Some of the names on the move ahead of the open.» Read More
It was a defining moment for Nadal, but in Monday’s Web Extra the traders reveal whether Wimbledon is also a win for Nike. But first their latest BUD trade.
I’ve been paging through this short divorce filing by Cynthia Rodriguez, which was filed this morning in Miami. It’s all the standard stuff: custody of the children, child support, life and health insurance and property of their Coral Gables residence and everything in it.
Anyone who reads this blog knows that sports is quite a business. And that's why we appreciate the little things so much. Take a look at this photo of the USA Basketball Team provided by Nike in a news release about the company's new Olympic jerseys.
The “Back to the Future” movie franchise, which produced three movies from 1985 to 1990, generated an impressive $935 million in gross box office receipts. Nike will be releasing their new Hyperdunk in a teal version to make it look like the “Air McFlys.” Shoe collector shop Undefeated in Santa Monica will get first dibs as they’ll sell less than 100 pairs today.
It's a booyah-free zone. There goes Swifty!
By anyone's reckoning, it was a rough week. Crude oil continued its relentless climb; banks and brokerages gave hints of more discouraging news; government data pointed to a weak economy; even strong companies like Nike, Oracle, and Research In Motion issued cautious guidance; and Federal Reserve policymakers, widely perceived as powerless to help, left interest rates unchanged. But all week, even through the worst of the market's sell-offs, CNBC guests offered
Sometimes a stock is hot and other time it just burns. Following are the Fast Money misfires.
Following are the week’s biggest winners and losers. Find out why shares of Anheuser-Busch and Exxon Mobil popped while Boeing and Yahoo! dropped.
Until these companies start closing down stores, Cramer says sell, sell, sell.
Cramer offers his plan of action to handle a 358-point decline.
Who needs theme park thrill rides when you’ve got Wall Street. The Dow tumbled by 358 points after oil climbed to $140 for the first time ever. What's the "Word on the Street?"
Credit Suisse is out today with a "fat" report on obesity. Nearly 200 pages. But besides its size, the research also stands out as one of the most unique pieces of Wall Street analysis I've ever seen.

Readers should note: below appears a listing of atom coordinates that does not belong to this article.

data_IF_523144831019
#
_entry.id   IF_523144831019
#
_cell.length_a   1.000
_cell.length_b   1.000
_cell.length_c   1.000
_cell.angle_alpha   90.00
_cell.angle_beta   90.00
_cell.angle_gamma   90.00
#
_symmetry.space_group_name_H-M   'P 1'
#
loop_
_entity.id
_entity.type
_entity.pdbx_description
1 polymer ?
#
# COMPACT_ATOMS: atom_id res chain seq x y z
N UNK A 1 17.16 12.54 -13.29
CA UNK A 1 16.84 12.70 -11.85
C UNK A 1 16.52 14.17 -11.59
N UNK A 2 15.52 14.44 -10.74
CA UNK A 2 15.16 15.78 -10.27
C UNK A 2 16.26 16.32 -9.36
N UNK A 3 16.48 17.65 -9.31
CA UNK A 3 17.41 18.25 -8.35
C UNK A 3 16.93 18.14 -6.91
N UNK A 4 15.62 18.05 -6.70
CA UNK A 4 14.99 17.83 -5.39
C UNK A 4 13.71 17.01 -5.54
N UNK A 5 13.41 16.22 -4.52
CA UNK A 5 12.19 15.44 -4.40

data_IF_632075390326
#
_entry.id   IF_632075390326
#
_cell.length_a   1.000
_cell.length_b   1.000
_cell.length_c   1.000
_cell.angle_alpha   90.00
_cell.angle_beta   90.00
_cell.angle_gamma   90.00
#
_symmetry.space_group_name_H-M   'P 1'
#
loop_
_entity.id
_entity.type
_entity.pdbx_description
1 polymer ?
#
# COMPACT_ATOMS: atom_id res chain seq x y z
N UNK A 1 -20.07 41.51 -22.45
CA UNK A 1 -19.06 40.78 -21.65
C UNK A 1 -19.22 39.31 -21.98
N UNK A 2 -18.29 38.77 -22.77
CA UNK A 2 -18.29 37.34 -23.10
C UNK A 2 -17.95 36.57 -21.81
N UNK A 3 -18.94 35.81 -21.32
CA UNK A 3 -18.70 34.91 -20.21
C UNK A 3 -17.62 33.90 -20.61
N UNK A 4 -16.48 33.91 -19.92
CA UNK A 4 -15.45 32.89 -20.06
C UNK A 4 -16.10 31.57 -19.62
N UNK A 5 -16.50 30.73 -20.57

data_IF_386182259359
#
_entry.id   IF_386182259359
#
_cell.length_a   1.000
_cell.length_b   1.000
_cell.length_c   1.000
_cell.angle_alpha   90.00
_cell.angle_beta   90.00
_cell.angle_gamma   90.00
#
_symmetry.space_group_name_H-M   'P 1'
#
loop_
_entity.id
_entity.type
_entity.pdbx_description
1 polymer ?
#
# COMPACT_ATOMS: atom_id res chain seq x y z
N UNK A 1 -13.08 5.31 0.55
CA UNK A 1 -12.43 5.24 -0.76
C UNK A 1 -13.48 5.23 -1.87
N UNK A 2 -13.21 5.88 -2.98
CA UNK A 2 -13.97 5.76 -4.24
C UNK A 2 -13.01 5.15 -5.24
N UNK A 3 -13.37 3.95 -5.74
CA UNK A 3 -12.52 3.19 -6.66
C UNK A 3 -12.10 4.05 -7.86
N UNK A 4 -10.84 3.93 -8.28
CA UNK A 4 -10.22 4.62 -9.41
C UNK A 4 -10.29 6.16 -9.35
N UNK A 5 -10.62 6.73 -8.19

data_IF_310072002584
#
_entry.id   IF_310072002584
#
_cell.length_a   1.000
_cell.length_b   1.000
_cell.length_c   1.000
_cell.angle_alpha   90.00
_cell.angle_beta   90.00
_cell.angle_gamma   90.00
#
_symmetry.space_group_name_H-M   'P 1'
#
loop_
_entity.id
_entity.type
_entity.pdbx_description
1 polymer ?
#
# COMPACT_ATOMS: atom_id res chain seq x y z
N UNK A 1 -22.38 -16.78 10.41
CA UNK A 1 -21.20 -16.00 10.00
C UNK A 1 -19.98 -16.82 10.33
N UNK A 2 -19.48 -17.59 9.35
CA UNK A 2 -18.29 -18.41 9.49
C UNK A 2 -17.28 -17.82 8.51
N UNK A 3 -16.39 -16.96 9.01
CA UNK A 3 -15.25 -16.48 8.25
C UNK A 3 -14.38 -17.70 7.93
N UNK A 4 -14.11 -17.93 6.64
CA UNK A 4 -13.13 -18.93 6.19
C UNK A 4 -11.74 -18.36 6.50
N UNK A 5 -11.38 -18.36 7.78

O.J. Mayo’s marketing agent Maverick Carter, CEO of LRMR Marketing, confirmed this morning that Mayo has signed a four-year deal with Nike.
Nearly 1.5 billion shares and $20 billion traded yesterday in CNBC's Million Dollar Portfolio Challenge. Check out the bets being made today...
Waiting for normal? Susan Byrne says, "This is the new normal." And she names buying opportunities outside the United States.
So let's see, we have problems: 1) it's another beat-up-the-brokers day, let's take the estimates down (see below); 2) With the Fed out of the way, it is now all about second half earnings and guidance. Several important companies have been notably downbeat on their outlooks today:
The Dow closed modestly higher on Wednesday after the Federal Reserve held its key interest rate steady. What's the "Word on the Street?"
Just a day after I revealed that Novak Djokovic was wearing Nike shoes despite having a contract with Adidas, the third-ranked player in the world (still wearing Nikes) lost in three straight sets in the second round today to Marat Safin, now the 75th ranked player in the world.
If someone said they’d pay you thousands and thousands of dollars to wear a shoe, how bad would a shoe have to be for you not to wear it? I’m asking that of Novak Djokovic today.
It's the Monday before the NBA Draft and not one top draft pick has signed with a shoe company. It’s partly due to the fact that there’s just not one standout slam-dunk, marketable player in Derrick Rose, Michael Beasley or O.J. Mayo. But it’s also due to several other factors that can’t be ignored...